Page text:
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Publication numberUS6202422 B1
Publication typeGrant
Application numberUS 09/384,595
Publication dateMar 20, 2001
Filing dateAug 27, 1999
Priority dateAug 27, 1998
Fee statusLapsed
Also published asDE19940518A1
Publication number09384595, 384595, US 6202422 B1, US 6202422B1, US-B1-6202422, US6202422 B1, US6202422B1
InventorsDominique Chazot, Alain Cottereau
Original AssigneeL'air Liquide, Societe Anonyme Pour L'etude Et L'exploitation Des Procedes Georges Claude
Export CitationBiBTeX, EndNote, RefMan
External Links: USPTO, USPTO Assignment, Espacenet
Joule-Thomson cooler
US 6202422 B1
The Joule-Thomson cooler comprises a low-pressure circuit (2) in a spiral, flat, cylindrical or conical shape, formed in a block (1) of insulating material, and a high-pressure circuit comprising at least one, typically two, branches (4 a , 4 b) communicating with a central expansion orifice (6) , each branch itself being wound into a helical spiral, the two branches being produced in the form of cylindrical spirals of opposite hand so that they can nestle together in the duct (2) . The cooler is particularly applicable to photodetector devices with infrared-sensitive elements (9).
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What is claimed is:
1. A Joule-Thomson cooler, comprising a low-pressure gas circuit and a high-pressure gas circuit extending in the low-pressure gas circuit, the high-pressure gas circuit having one end connectable to a source of gas under pressure and a gas expansion orifice at another end, the high-pressure gas circuit comprising a first and a second branch, both opening into the expansion orifice and shaped in the form of helical spirals of opposite hand nested together, the high-pressure circuit being defined at least in part by a duct formed in a body.
2. The Joule-Thomson cooler of claim 1, wherein the body is made of a block of heat insulating material.
3. The Joule-Thomson cooler of claim 2, wherein the duct terminates at one end into a chamber formed in the block where the expansion orifice of the high-pressure gas circuit opens.
4. The Joule-Thomson cooler of claim 3, wherein the duct has a substantially U-shaped cross section with an open side closed by a wall of insulating material mounted on the body.
5. The Joule-Thomson cooler of claim 3, wherein the duct has a spiral of helical overall configuration.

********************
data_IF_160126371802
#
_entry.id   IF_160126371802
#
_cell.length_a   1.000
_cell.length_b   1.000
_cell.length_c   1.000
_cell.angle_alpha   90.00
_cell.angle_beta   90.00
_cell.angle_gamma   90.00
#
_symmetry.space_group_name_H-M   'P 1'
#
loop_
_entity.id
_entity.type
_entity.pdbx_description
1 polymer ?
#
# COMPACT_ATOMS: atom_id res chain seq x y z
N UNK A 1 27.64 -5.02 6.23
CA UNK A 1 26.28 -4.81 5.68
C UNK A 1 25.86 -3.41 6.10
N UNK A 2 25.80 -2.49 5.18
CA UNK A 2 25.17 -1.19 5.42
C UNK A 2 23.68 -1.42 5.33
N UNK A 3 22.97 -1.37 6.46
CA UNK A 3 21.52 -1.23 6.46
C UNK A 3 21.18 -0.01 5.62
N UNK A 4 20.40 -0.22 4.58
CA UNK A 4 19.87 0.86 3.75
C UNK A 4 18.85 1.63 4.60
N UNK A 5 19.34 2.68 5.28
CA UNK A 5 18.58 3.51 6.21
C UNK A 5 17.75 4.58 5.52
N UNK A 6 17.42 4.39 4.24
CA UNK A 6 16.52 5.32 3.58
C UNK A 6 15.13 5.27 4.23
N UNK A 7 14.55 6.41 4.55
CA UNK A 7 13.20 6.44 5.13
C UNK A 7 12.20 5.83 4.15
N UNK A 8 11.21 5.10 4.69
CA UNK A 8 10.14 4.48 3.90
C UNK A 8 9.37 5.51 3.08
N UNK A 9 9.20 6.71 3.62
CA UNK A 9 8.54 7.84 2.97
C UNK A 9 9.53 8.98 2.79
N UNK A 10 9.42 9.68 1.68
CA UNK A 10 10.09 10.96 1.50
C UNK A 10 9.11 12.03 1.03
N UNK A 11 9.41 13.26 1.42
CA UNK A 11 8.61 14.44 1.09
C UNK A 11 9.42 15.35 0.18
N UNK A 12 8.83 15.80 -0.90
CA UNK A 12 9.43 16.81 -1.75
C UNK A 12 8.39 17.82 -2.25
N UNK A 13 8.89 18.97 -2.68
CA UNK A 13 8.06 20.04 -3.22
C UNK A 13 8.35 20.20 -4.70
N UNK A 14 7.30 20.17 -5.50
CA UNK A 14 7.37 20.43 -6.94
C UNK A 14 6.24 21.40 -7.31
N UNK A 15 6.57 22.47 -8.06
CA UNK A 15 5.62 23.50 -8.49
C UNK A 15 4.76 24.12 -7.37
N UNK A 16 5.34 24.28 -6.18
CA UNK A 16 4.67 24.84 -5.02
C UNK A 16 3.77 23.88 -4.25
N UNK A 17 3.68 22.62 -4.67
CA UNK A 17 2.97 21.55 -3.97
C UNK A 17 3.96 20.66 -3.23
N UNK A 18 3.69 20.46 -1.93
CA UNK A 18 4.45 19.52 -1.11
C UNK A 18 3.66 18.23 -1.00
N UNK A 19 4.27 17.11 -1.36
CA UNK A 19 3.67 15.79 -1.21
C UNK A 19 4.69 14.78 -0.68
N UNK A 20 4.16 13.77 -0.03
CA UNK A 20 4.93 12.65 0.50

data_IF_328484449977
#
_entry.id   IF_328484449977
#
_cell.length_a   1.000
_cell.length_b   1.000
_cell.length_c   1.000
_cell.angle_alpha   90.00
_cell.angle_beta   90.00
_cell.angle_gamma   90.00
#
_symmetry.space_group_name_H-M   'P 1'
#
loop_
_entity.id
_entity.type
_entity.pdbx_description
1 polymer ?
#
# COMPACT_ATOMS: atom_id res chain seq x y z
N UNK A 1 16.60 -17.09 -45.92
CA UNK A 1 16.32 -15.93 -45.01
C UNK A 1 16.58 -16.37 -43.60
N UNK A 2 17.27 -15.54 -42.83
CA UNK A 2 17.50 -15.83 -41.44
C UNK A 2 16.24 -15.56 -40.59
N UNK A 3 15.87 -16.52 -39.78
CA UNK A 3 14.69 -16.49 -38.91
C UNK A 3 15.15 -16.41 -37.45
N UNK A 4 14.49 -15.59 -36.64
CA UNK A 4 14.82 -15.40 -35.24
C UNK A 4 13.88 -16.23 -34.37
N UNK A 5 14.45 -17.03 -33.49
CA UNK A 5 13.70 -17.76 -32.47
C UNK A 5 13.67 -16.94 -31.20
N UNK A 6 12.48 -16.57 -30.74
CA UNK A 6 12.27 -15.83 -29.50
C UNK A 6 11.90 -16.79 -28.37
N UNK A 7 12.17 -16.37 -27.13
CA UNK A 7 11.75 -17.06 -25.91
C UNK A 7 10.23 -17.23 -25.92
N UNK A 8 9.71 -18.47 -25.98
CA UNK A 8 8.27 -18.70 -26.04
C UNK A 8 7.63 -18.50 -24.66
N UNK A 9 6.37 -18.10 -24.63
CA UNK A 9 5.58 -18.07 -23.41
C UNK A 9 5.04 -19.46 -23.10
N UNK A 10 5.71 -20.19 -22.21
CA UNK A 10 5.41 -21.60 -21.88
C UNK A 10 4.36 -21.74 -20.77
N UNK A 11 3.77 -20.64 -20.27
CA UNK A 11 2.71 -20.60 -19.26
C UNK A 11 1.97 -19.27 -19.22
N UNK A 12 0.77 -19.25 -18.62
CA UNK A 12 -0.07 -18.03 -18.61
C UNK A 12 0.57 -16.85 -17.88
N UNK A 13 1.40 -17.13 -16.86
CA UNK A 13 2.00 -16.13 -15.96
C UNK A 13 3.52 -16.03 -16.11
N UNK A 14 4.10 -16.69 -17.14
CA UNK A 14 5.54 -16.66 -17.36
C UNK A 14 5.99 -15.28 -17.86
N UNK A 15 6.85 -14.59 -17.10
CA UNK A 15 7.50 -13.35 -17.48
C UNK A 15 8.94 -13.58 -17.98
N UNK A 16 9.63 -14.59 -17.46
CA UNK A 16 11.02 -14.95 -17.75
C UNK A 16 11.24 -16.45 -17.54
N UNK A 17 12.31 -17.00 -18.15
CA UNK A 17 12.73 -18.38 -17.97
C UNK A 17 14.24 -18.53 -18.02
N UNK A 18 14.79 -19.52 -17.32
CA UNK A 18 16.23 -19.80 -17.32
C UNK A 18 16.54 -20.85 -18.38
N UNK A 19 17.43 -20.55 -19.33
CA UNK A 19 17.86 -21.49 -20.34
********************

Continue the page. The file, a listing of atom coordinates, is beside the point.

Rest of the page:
6. The Joule-Thomson cooler of claim 3, further comprising an outer member mounted on the block and closing the chamber.
7. The Joule-Thomson cooler of claim 6, wherein the outer member is a detector support.
8. The Joule-Thomson cooler of claim 1, wherein the duct has a spiral of helical overall configuration.

The present invention relates to Joule-Thomson coolers of the type comprising a low-pressure gas circuit and a high-pressure gas circuit arranged in the low-pressure gas circuit and having an expansion orifice.


Joule-Thomson coolers of this type are described, in particular, in documents EP-A-258,093 (L'AIR LIQUIDE), FR-A-2,590,357 (SAT) or EP-A-349,933 (LICENTIA). Although the known devices of this type can be produced in a particularly compact shape, this is generally at the expense of having mediocre thermodynamic performance.


The object of the present invention is to provide a Joule-Thomson cooler which, for a very low cost of manufacture and in a particularly compact and robust form, is able to offer acceptable and reproducible performance.

To achieve this, according to one characteristic of the invention, the high-pressure gas circuit comprises a first and a second branch, both opening into the expansion orifice and produced in the form of helical spirals of opposite hand nestled together and arranged in a duct which, at least in part, forms the high-pressure circuit.


Other features and advantages of the present invention will emerge from the following description of one embodiment, which is given by way of entirely non-limiting illustration, in conjunction with the appended drawings, in which:

FIG. 1 is a diagrammatic part view, from above, of a first embodiment of a Joule-Thomson cooler according to the invention;

FIG. 2 is a diagrammatic part view in cross section of the cooler of FIG. 1; and

FIG. 3 is a diagrammatic view in longitudinal section of a second embodiment of a Joule-Thomson cooler according to the invention.


In the description which will follow and in the drawings, elements which are identical or similar bear the same reference numerals, possibly with a suffix.

FIGS. 1 and 2 depict a body or block 1 made of insulating material, in the overall shape of a disc in which a spiral-shaped channel 2 of roughly rectangular cross section, typically of U-shaped channel section, is formed. In the embodiment of FIGS. 1 and 2, the channel 2 runs in a spiral converging towards a chamber 3 formed centrally in the block 1.